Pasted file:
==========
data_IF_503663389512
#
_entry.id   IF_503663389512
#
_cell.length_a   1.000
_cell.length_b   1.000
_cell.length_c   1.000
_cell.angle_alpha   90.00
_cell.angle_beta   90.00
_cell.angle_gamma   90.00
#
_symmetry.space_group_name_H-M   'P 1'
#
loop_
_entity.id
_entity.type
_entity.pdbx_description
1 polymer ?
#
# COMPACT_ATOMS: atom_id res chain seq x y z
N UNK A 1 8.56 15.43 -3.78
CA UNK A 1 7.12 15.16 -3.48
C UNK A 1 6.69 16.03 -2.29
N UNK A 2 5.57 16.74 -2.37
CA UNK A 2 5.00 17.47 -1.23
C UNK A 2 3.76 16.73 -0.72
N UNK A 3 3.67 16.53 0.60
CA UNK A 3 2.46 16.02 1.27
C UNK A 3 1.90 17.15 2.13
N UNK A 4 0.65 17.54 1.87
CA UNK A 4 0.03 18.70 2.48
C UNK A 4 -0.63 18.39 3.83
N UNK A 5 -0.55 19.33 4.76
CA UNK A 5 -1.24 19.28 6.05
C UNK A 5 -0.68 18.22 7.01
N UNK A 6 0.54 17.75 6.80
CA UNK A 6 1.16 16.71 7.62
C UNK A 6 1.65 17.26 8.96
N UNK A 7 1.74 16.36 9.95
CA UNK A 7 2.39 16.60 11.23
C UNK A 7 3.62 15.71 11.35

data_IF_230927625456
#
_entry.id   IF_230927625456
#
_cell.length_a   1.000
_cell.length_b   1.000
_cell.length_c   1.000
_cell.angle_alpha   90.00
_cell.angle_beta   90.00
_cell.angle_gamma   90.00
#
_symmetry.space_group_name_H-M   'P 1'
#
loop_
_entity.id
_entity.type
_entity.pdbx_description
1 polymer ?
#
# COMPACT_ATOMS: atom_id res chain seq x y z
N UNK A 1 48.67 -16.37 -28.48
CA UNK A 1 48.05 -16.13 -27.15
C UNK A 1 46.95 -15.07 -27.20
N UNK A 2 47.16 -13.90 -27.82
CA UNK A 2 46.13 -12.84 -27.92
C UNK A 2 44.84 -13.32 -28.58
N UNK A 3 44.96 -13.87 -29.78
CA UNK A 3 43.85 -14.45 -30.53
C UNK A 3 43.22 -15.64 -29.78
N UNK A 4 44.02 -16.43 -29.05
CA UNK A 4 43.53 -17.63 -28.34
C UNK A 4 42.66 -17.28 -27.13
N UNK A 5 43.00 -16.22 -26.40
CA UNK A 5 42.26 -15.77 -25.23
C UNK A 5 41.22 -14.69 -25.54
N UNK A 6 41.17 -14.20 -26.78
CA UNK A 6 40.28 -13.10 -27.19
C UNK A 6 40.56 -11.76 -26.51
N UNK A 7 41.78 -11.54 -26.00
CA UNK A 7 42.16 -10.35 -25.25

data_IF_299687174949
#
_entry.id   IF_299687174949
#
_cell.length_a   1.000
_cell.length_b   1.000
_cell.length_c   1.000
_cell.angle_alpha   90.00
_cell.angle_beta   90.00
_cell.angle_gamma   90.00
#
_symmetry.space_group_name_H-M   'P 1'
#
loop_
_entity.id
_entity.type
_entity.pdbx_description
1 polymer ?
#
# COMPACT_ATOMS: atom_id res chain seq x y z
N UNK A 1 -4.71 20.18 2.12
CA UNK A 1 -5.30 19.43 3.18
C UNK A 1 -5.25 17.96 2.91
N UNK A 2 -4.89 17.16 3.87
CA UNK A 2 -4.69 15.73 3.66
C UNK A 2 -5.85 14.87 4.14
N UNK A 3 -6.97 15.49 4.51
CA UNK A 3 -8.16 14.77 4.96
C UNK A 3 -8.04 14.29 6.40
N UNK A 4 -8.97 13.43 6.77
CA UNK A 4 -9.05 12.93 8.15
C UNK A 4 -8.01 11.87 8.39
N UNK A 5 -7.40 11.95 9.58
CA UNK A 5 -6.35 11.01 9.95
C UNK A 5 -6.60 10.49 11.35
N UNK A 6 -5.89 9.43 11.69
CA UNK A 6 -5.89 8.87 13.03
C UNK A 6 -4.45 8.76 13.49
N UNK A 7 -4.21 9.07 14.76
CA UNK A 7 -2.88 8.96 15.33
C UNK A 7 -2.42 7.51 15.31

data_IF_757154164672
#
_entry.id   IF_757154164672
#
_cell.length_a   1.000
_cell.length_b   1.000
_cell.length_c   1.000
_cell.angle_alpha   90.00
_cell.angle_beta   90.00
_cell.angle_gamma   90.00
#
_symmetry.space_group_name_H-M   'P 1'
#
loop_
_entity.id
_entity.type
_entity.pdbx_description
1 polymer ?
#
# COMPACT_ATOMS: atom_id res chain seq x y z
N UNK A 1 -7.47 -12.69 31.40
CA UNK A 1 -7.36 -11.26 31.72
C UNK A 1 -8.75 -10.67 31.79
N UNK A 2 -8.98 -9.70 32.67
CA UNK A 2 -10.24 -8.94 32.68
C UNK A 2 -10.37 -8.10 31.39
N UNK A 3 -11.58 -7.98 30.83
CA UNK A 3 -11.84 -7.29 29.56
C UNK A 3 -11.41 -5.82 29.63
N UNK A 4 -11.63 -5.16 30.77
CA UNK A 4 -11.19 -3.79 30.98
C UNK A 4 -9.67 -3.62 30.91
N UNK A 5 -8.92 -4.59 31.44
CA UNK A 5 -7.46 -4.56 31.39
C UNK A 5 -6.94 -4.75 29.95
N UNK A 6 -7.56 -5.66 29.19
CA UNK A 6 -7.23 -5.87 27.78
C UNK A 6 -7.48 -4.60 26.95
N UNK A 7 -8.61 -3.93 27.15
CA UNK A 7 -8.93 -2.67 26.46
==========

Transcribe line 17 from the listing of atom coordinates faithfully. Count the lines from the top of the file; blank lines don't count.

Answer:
_entity.pdbx_description